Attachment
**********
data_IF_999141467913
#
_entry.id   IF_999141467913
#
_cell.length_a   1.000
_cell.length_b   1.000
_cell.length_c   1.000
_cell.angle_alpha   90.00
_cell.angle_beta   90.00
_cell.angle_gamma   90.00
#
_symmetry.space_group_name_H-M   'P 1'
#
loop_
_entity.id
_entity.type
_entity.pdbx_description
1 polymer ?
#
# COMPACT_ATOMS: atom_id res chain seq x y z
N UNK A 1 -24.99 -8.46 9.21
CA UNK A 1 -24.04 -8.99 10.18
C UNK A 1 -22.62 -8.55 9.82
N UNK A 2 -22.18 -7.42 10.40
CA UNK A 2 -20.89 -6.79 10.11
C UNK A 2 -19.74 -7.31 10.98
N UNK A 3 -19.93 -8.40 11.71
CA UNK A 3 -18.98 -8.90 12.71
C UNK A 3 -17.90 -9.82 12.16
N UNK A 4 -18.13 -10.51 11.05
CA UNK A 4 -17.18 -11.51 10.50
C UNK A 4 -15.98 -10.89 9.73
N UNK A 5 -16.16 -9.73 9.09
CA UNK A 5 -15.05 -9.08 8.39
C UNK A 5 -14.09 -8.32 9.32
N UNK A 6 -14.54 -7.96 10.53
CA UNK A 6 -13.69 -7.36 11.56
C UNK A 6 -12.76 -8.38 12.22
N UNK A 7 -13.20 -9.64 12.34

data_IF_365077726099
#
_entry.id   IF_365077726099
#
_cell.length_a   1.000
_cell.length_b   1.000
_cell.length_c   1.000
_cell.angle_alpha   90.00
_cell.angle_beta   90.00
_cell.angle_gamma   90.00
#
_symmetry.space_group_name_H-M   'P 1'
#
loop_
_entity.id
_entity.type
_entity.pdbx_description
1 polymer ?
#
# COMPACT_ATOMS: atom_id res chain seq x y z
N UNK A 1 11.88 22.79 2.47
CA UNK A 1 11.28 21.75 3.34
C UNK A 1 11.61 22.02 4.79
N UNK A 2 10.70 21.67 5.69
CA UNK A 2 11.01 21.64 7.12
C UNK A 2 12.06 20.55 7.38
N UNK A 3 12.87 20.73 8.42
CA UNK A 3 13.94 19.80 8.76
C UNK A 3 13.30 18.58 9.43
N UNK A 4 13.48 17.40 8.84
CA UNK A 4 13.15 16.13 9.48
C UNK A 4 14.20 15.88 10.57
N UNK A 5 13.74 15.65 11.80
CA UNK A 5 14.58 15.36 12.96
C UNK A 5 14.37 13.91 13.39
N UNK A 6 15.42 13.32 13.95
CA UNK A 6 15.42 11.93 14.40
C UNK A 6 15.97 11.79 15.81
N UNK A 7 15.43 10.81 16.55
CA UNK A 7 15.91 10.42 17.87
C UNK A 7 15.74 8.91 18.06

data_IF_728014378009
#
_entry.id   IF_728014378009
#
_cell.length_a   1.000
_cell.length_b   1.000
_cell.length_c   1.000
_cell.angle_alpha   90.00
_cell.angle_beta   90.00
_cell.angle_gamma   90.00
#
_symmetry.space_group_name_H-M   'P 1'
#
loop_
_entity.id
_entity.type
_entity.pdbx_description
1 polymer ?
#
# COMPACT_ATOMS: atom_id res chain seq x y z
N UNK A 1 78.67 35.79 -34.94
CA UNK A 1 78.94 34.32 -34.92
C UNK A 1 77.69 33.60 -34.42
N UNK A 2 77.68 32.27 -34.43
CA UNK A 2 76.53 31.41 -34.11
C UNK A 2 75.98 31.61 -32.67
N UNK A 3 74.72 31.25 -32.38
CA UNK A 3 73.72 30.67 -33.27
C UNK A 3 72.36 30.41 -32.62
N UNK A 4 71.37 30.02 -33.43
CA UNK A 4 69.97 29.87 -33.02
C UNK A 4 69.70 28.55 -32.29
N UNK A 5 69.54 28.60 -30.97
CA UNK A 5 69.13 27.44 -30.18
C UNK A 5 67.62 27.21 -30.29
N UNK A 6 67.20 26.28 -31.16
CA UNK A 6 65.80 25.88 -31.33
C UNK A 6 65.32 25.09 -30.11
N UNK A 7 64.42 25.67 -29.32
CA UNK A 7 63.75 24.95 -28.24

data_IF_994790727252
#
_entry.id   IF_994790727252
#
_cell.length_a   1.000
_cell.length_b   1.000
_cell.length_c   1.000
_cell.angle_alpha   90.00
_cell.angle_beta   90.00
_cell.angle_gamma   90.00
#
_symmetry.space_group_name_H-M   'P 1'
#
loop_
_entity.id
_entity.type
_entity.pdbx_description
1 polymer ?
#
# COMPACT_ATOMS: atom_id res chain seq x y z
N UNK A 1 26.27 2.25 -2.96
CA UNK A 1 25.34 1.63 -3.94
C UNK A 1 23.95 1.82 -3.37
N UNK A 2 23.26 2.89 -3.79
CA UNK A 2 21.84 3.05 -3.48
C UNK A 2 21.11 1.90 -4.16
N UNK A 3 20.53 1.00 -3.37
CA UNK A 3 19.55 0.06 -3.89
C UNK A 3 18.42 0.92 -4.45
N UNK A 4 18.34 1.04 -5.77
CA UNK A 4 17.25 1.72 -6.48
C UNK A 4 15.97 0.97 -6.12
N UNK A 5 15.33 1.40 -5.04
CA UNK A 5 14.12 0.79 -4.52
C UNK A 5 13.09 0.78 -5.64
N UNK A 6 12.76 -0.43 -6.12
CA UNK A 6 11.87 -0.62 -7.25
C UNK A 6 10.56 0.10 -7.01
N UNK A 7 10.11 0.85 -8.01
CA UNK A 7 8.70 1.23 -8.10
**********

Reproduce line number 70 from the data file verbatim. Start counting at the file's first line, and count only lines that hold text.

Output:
CA UNK A 4 13.15 16.13 9.48